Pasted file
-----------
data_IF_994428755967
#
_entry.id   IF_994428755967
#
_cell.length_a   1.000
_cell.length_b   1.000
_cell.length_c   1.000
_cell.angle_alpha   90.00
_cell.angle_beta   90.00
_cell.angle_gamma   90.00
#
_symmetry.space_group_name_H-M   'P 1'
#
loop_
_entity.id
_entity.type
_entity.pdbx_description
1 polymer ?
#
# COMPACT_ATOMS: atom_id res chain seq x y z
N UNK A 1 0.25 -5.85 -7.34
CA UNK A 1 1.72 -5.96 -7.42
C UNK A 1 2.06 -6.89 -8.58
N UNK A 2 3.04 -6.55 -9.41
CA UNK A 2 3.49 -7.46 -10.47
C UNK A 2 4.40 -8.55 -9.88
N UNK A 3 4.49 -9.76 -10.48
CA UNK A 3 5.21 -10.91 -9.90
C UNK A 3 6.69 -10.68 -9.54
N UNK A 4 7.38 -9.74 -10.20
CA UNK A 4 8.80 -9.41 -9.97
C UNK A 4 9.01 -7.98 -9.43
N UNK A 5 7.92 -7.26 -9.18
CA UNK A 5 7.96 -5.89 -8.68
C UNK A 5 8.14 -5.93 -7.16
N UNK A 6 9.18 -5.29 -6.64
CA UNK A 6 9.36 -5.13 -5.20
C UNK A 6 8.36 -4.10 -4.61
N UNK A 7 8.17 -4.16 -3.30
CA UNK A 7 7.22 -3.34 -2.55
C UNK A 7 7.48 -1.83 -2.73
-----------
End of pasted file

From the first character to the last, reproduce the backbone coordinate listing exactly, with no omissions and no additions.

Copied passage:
data_IF_994428755967
#
_entry.id   IF_994428755967
#
_cell.length_a   1.000
_cell.length_b   1.000
_cell.length_c   1.000
_cell.angle_alpha   90.00
_cell.angle_beta   90.00
_cell.angle_gamma   90.00
#
_symmetry.space_group_name_H-M   'P 1'
#
loop_
_entity.id
_entity.type
_entity.pdbx_description
1 polymer ?
#
# COMPACT_ATOMS: atom_id res chain seq x y z
N UNK A 1 0.25 -5.85 -7.34
CA UNK A 1 1.72 -5.96 -7.42
C UNK A 1 2.06 -6.89 -8.58
N UNK A 2 3.04 -6.55 -9.41
CA UNK A 2 3.49 -7.46 -10.47
C UNK A 2 4.40 -8.55 -9.88
N UNK A 3 4.49 -9.76 -10.48
CA UNK A 3 5.21 -10.91 -9.90
C UNK A 3 6.69 -10.68 -9.54
N UNK A 4 7.38 -9.74 -10.20
CA UNK A 4 8.80 -9.41 -9.97
C UNK A 4 9.01 -7.98 -9.43
N UNK A 5 7.92 -7.26 -9.18
CA UNK A 5 7.96 -5.89 -8.68
C UNK A 5 8.14 -5.93 -7.16
N UNK A 6 9.18 -5.29 -6.64
CA UNK A 6 9.36 -5.13 -5.20
C UNK A 6 8.36 -4.10 -4.61
N UNK A 7 8.17 -4.16 -3.30
CA UNK A 7 7.22 -3.34 -2.55
C UNK A 7 7.48 -1.83 -2.73